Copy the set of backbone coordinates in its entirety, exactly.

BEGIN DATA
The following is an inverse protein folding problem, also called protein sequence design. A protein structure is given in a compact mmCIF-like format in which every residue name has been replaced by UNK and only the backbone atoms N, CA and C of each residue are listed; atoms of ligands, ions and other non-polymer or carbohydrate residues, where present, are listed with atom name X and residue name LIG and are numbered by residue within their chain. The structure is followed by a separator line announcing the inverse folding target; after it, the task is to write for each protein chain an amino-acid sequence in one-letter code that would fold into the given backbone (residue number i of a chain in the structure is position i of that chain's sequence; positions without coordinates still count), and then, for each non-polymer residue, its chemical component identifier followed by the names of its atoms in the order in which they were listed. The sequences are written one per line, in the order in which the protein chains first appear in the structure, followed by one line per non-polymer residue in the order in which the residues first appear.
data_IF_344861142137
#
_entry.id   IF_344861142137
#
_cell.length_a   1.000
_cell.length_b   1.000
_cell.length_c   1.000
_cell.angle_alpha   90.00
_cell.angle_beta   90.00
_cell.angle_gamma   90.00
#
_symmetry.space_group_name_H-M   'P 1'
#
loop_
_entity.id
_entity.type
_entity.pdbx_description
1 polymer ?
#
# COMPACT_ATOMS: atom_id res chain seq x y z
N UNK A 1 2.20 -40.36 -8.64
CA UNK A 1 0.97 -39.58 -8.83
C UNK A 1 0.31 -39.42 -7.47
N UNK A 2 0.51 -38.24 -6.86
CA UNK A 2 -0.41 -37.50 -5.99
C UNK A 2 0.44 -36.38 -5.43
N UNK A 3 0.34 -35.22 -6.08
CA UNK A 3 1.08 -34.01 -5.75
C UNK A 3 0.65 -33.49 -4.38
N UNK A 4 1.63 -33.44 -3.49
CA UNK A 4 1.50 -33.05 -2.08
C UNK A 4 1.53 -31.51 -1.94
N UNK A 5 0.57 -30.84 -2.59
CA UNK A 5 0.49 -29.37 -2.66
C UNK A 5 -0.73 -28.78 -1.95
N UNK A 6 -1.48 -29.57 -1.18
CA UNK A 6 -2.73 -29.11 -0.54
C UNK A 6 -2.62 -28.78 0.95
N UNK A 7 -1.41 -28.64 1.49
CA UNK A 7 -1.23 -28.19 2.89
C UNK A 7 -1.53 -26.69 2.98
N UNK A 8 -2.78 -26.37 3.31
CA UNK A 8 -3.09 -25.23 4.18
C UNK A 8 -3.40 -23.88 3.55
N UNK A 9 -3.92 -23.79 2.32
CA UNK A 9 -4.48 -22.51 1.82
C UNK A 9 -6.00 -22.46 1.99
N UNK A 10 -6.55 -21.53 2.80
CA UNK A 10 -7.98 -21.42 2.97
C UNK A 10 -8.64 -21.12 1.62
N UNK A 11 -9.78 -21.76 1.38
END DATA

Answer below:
The following is an inverse protein folding problem, also called protein sequence design. A protein structure is given in a compact mmCIF-like format in which every residue name has been replaced by UNK and only the backbone atoms N, CA and C of each residue are listed; atoms of ligands, ions and other non-polymer or carbohydrate residues, where present, are listed with atom name X and residue name LIG and are numbered by residue within their chain. The structure is followed by a separator line announcing the inverse folding target; after it, the task is to write for each protein chain an amino-acid sequence in one-letter code that would fold into the given backbone (residue number i of a chain in the structure is position i of that chain's sequence; positions without coordinates still count), and then, for each non-polymer residue, its chemical component identifier followed by the names of its atoms in the order in which they were listed. The sequences are written one per line, in the order in which the protein chains first appear in the structure, followed by one line per non-polymer residue in the order in which the residues first appear.
data_IF_344861142137
#
_entry.id   IF_344861142137
#
_cell.length_a   1.000
_cell.length_b   1.000
_cell.length_c   1.000
_cell.angle_alpha   90.00
_cell.angle_beta   90.00
_cell.angle_gamma   90.00
#
_symmetry.space_group_name_H-M   'P 1'
#
loop_
_entity.id
_entity.type
_entity.pdbx_description
1 polymer ?
#
# COMPACT_ATOMS: atom_id res chain seq x y z
N UNK A 1 2.20 -40.36 -8.64
CA UNK A 1 0.97 -39.58 -8.83
C UNK A 1 0.31 -39.42 -7.47
N UNK A 2 0.51 -38.24 -6.86
CA UNK A 2 -0.41 -37.50 -5.99
C UNK A 2 0.44 -36.38 -5.43
N UNK A 3 0.34 -35.22 -6.08
CA UNK A 3 1.08 -34.01 -5.75
C UNK A 3 0.65 -33.49 -4.38
N UNK A 4 1.63 -33.44 -3.49
CA UNK A 4 1.50 -33.05 -2.08
C UNK A 4 1.53 -31.51 -1.94
N UNK A 5 0.57 -30.84 -2.59
CA UNK A 5 0.49 -29.37 -2.66
C UNK A 5 -0.73 -28.78 -1.95
N UNK A 6 -1.48 -29.57 -1.18
CA UNK A 6 -2.73 -29.11 -0.54
C UNK A 6 -2.62 -28.78 0.95
N UNK A 7 -1.41 -28.64 1.49
CA UNK A 7 -1.23 -28.19 2.89
C UNK A 7 -1.53 -26.69 2.98
N UNK A 8 -2.78 -26.37 3.31
CA UNK A 8 -3.09 -25.23 4.18
C UNK A 8 -3.40 -23.88 3.55
N UNK A 9 -3.92 -23.79 2.32
CA UNK A 9 -4.48 -22.51 1.82
C UNK A 9 -6.00 -22.46 1.99
N UNK A 10 -6.55 -21.53 2.80
CA UNK A 10 -7.98 -21.42 2.97
C UNK A 10 -8.64 -21.12 1.62
N UNK A 11 -9.78 -21.76 1.38